House of Representatives

Tribunals Amalgamation Bill 2014

Explanatory Memorandum

(Circulated by authority of the Attorney-General, Senator the Honourable George Brandis QC)
This memorandum takes account of amendments made by the Senate to the bill as introduced and supersedes the explanatory memorandum tabled in the Senate

Statement of compatibility with human rights


(Prepared in accordance with Part 3 of the Human Rights (Parliamentary Scrutiny) Act 2011)

7. This Bill is compatible with the human rights and freedoms recognised or declared in the international instruments listed in section 3 of the Human Rights (Parliamentary Scrutiny) Act 2011.


8. The Tribunals Amalgamation Bill 2014 would amend various Acts in order to merge the Social Security Appeals Tribunal and the Migration Review Tribunal and Refugee Review Tribunal into the Administrative Appeals Tribunal. The amalgamated Tribunal would be established under the AAT Act. It would be called the AAT. The Veterans' Review Board and the Classification Review Board are not included in the amalgamation.

9. The Bill is primarily directed at the establishment, organisation and procedures of the amalgamated Tribunal. The Bill is not intended to affect the wide range of substantive rights which can be the subject of merits review.

10. Currently, the AAT has jurisdiction to review decisions under more than 450 laws. In the last financial year the AAT finalised 6,748 applications. Social security, taxation and workers' compensation matters made up approximately 76% of the applications finalised. The AAT also has jurisdiction to review decisions under the National Disability Insurance Scheme (NDIS). The AAT Act provides for the establishment, organisation and membership of the Tribunal, and a comprehensive procedural framework for the conduct of reviews.

11. The MRT-RRT conducts merits reviews of visa and visa-related decisions made by the Department of Immigration and Border Protection. The MRT reviews decisions for a wide range of visas, including the refusal and cancellation of temporary work visas, family visas and student visas. The RRT reviews decisions to refuse to grant or to cancel protection visas within Australia. The MRT-RRT finalised 24,729 reviews in the last financial year. Approximately 85% of those reviews were in the MRT. The legal framework for the MRT-RRT-its establishment and organisation, jurisdiction and procedures-is currently within the Migration Act.

12. The SSAT is the first level of external review of decisions on social security, family assistance, education or training assistance, child support and parental leave payments. In the 2012-2013 financial year the SSAT finalised 12,412 reviews. Review applications can be categorised into three types: Centrelink reviews other than paid parental leave (which makes up approximately 84% of their caseload), paid parental leave reviews and child support reviews. The SSA Act provides the legal framework for the SSAT and its procedures for the review of decisions under the social security law.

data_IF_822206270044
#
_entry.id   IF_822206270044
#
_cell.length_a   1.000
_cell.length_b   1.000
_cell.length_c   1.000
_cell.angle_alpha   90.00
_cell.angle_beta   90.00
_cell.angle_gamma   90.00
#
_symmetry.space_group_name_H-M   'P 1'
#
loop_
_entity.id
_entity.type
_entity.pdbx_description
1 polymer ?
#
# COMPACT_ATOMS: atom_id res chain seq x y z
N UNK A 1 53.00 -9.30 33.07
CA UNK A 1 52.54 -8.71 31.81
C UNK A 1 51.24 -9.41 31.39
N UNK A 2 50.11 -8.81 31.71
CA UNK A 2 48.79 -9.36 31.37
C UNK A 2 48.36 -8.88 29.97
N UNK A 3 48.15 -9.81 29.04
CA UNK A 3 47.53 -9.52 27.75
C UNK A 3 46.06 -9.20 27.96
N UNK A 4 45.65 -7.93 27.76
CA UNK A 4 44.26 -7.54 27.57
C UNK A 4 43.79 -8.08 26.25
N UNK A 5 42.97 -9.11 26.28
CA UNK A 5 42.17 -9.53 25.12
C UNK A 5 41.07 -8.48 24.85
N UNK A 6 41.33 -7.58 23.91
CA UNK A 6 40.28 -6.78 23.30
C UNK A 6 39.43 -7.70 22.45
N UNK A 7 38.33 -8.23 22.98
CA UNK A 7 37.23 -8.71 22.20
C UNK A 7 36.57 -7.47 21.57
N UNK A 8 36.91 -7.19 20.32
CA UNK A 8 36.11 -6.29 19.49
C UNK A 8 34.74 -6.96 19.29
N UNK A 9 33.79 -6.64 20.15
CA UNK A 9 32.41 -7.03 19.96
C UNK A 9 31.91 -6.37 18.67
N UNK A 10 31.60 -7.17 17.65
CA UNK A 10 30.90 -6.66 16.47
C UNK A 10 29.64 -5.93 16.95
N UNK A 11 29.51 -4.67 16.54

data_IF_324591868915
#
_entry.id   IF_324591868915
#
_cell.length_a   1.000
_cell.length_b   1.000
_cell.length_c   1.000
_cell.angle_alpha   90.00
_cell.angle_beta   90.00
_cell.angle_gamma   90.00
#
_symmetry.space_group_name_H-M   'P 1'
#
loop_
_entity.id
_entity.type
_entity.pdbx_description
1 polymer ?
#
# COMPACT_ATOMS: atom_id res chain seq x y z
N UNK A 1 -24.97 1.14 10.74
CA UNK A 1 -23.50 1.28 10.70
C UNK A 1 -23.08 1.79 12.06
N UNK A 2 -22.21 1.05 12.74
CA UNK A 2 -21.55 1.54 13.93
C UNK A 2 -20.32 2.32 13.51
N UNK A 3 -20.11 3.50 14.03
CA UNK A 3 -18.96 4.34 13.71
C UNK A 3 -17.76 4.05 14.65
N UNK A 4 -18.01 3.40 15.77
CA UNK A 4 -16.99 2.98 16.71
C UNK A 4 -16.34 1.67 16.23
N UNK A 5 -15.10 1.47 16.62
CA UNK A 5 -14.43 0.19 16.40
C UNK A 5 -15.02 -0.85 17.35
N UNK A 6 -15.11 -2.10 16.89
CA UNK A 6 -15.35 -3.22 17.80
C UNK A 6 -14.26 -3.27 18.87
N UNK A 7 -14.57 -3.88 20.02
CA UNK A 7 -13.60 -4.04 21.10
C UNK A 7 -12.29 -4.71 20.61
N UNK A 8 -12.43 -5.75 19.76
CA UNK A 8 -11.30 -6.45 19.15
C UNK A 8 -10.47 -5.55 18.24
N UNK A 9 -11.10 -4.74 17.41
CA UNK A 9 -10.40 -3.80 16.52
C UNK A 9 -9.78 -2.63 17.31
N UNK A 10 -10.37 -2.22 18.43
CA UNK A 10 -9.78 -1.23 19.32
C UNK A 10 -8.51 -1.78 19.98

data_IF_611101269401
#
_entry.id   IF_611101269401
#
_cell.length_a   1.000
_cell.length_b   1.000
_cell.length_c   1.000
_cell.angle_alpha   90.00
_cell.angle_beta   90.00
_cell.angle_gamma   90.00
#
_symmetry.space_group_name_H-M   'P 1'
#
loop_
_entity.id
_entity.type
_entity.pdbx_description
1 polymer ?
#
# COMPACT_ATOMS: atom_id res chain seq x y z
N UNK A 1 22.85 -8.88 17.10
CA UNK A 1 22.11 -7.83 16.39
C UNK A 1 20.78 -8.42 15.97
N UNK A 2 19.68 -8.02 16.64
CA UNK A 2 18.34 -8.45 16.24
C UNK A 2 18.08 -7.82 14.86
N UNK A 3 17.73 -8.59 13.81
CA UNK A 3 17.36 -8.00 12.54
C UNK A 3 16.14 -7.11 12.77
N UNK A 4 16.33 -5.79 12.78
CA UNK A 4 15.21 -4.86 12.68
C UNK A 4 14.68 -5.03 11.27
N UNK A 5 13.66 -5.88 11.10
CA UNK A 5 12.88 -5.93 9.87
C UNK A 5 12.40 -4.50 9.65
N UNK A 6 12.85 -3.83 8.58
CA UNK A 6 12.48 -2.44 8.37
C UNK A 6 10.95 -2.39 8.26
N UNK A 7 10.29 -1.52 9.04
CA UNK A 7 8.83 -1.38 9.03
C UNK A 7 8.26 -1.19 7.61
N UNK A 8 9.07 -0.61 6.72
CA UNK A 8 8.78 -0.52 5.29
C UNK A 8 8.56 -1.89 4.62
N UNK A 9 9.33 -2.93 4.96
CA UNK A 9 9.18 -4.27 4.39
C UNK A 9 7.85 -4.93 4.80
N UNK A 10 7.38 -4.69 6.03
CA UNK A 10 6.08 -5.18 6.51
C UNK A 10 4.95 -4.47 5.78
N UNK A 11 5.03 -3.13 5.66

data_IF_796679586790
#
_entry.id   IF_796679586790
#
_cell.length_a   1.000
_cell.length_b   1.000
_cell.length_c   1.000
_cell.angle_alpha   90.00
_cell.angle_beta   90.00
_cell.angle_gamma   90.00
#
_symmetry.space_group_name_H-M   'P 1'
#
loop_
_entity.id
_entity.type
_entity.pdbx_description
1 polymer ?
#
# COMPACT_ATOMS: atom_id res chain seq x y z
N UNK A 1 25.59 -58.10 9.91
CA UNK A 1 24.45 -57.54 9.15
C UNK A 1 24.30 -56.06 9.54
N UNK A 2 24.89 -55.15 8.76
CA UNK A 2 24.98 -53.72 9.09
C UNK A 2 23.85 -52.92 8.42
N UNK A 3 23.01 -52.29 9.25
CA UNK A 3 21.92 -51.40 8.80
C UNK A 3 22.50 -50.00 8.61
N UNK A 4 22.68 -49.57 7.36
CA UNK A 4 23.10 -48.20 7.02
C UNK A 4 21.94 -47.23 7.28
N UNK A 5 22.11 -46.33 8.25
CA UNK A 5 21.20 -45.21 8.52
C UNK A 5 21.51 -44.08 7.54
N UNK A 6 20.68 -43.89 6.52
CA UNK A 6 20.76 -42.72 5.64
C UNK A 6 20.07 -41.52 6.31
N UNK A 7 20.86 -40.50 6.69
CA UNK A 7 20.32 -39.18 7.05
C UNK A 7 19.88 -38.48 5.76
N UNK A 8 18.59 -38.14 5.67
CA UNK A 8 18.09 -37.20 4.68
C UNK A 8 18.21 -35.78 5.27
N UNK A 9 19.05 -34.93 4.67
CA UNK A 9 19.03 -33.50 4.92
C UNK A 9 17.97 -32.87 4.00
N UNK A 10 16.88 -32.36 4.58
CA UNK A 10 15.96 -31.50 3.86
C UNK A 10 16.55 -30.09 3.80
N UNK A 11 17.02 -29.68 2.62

Objectives of the Bill

13. By providing a single point of contact for persons seeking review of most administrative decisions, the amalgamation would streamline and simplify the Commonwealth merits review system and improve access to justice by fostering greater awareness of the Tribunal's function.

14. The amalgamated Tribunal would be required to pursue the statutory objective (Item 1 of Schedule 1 to the Bill) of providing a mechanism of review that:

is accessible
is fair, just, economical, informal and quick
is proportionate to the importance and complexity of the matter, and
promotes public trust and confidence in the decision making of the Tribunal.

15. A strong, impartial and effective Tribunal in turn would strengthen government decision-making by providing an avenue for persons to seek review of decisions that affect their interests.

16. The amalgamation would produce the coherent merits review framework that was first envisaged when the AAT was established in 1976 as an administrative review tribunal with general jurisdiction. It follows key reform recommendations by the National Commission of Audit in the 2014 Towards Responsible Government report and, previously, by the 2012 Strategic Review of Small and Medium Agencies in the Attorney General's Portfolio and the Administrative Review Council's 1995 Better Decisions report.

17. The purpose of the Bill is to establish a sound institutional framework for the amalgamated Tribunal, which would preserve its independence and the expertise of its members. The Bill would seek to harmonise and simplify procedures applicable to merits review where appropriate, but would also provide for flexibility in rules and diversity in approaches across the amalgamated Tribunal's varied jurisdictions. To this end, the Bill does not seek to make significant changes to procedures that currently apply in the AAT, MRT-RRT and the SSAT. Instead, recognising that distinctions in procedure across the tribunals are appropriate to their particular cohorts of applicants and caseloads, the Bill seeks to preserve successful processes and features of the existing tribunals. This reflects the high standards of the existing tribunals' approaches to merits review.